The importance of being Prashant Kishor in Kolkata
As the enigmatic political strategist supervises preparation for the make-or-break election for Mamata Banerjee, several initiatives for better governance are believed to be taken at his advice
He seems to be as involved in Tamil Nadu as in West Bengal. Dividing his attention between the two states, the election strategist who is rarely seen or heard finds himself being talked about a lot more.
In the last seven years, Prashant Kishor or PK as he is called in political circles, has worked with Narendra Modi in the 2014 election, with Nitish Kumar in 2015 and subsequently with Captain Amarinder Singh in Punjab, Jagan Mohan Reddy in Andhra Pradesh and now with DMK leader MK Stalin in Tamil Nadu and Mamata Banerjee in West Bengal. His only failure so far has been the UP election of 2017 when he worked with INC.
It was after the electoral setback in the Lok Sabha election in 2019 that Mamata Banerjee felt the need of a dispassionate outsider to assess the political situation on the ground. By all available accounts, she was told bluntly that there was strong anti-incumbency on the ground against local Trinamool workers and MLAs. Several initiatives for better governance are believed to have been taken at Kishor’s suggestion.
Starting with the ‘Didi Ke Bolo’ (Tell Didi) campaign inviting people to directly communicate their grievances to the chief minister, the last two years have seen initiatives like ‘Duare Sarkar’ (Government at your doorstep), ‘Samadhan’ (Solution), ‘Swashya Saathi’ and the canteens providing rice and egg curry for five rupees.
PK’s team is also believed to have prepared extensive ground reports on the image, popularity and work of MLAs and other leaders. A large number of sitting MLAs were found wanting (TMC has 211 MLAs in the 294-member House) and have reportedly been informed that they would not be given the party ticket this time. This did trigger an exodus from the party and initially BJP gleefully inducted many of them in the party.
Several sitting MLAs resented being told that they would be dropped by ‘PK’s team’. They expected the chief minister herself to communicate the bad news. But receiving the information from youngsters with no stake in the state’s politics rankled with many.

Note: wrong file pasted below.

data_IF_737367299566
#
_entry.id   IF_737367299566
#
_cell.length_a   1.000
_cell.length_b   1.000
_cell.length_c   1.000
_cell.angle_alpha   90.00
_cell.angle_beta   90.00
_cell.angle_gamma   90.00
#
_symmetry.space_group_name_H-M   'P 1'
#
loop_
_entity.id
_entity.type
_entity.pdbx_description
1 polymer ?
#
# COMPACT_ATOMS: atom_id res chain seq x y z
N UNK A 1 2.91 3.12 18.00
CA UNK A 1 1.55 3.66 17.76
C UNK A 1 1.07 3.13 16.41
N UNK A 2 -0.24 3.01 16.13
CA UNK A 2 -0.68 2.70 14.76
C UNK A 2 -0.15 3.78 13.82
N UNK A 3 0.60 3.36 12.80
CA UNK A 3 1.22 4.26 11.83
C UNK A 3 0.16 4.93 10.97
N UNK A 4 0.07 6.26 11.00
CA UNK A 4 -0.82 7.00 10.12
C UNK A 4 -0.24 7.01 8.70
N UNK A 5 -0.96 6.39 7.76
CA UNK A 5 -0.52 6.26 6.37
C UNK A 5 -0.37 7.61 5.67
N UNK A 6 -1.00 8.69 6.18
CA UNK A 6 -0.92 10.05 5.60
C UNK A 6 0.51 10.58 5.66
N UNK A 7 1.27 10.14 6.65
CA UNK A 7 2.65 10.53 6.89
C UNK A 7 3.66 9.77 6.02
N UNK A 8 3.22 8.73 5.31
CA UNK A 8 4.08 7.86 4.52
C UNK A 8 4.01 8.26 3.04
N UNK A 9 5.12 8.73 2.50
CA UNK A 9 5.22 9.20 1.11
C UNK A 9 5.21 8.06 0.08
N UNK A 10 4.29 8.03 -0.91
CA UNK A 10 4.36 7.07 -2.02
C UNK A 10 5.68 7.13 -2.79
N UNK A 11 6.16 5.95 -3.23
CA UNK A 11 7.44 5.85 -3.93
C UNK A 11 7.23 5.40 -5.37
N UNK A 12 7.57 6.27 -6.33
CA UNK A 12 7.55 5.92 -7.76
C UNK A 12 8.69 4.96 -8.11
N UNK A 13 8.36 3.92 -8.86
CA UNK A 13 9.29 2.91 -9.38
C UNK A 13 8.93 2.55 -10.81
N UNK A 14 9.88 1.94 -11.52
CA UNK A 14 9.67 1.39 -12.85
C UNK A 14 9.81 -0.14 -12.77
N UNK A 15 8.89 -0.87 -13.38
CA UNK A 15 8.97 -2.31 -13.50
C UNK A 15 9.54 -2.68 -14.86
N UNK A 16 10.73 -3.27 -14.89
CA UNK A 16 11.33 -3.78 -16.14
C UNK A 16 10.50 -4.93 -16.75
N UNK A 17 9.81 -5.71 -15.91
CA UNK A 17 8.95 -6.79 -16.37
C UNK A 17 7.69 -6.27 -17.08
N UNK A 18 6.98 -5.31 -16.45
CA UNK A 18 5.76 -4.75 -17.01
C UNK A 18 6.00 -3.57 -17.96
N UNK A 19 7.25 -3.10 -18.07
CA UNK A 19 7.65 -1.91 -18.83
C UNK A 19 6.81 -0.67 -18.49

Conscious that BJP has successfully created and cultivated the perception that Mamata Banerjee is in trouble, PK’s team appears to have consciously decided to make her the face of the party. It is her popularity among people and the unfair treatment by a strong Centre are the twin talking points in West Bengal today.
Mamata Banerjee has countered the political slogan of ‘Jai Shri Ram’ with her slogan of ‘Jai Siya Ram’, telling people that BJP has not been quite respectful of Sita. Building up on the image of Mamata Banerjee, the lone woman chief minister in the country, pitted against the resources of the BJP and agencies with the central government, Kishor’s team has neutralized BJP’s edge to a great extent.
Possibly in no previous election in the state has caste played such an important role. Political pundits seldom, if ever, discussed castes and ethnic groups as vote blocks in the past. But Gorkhas, Adivasis, Matuas, Rajbongshis—all of them having sub castes and groupings—are being wooed in this election like never before. The RSS, which has for long worked among West Bengal’s Adivasis, is waking up to the reality that many Adivasis do not consider themselves to be Hindus.
Similarly, it is a myth to believe that Muslims vote for Mamata Banerjee en bloc. In several North Bengal districts, they have been voting for the Congress and other parties.
PK’s methodical work on the ground, the strict time table that his team is made to follow and constant monitoring of both government schemes and political rivals on the ground have seldom been so intense. A greater sense of discipline, direction and purpose is what PK and his team seem to have contributed.
So, as the enigmatic political strategist supervises the preparation for the make-or-break election from his sprawling office in Salt Lake City, BJP can take nothing for granted.
(As told to AJ Prabal. Jayanta Ghoshal is a senior political commentator)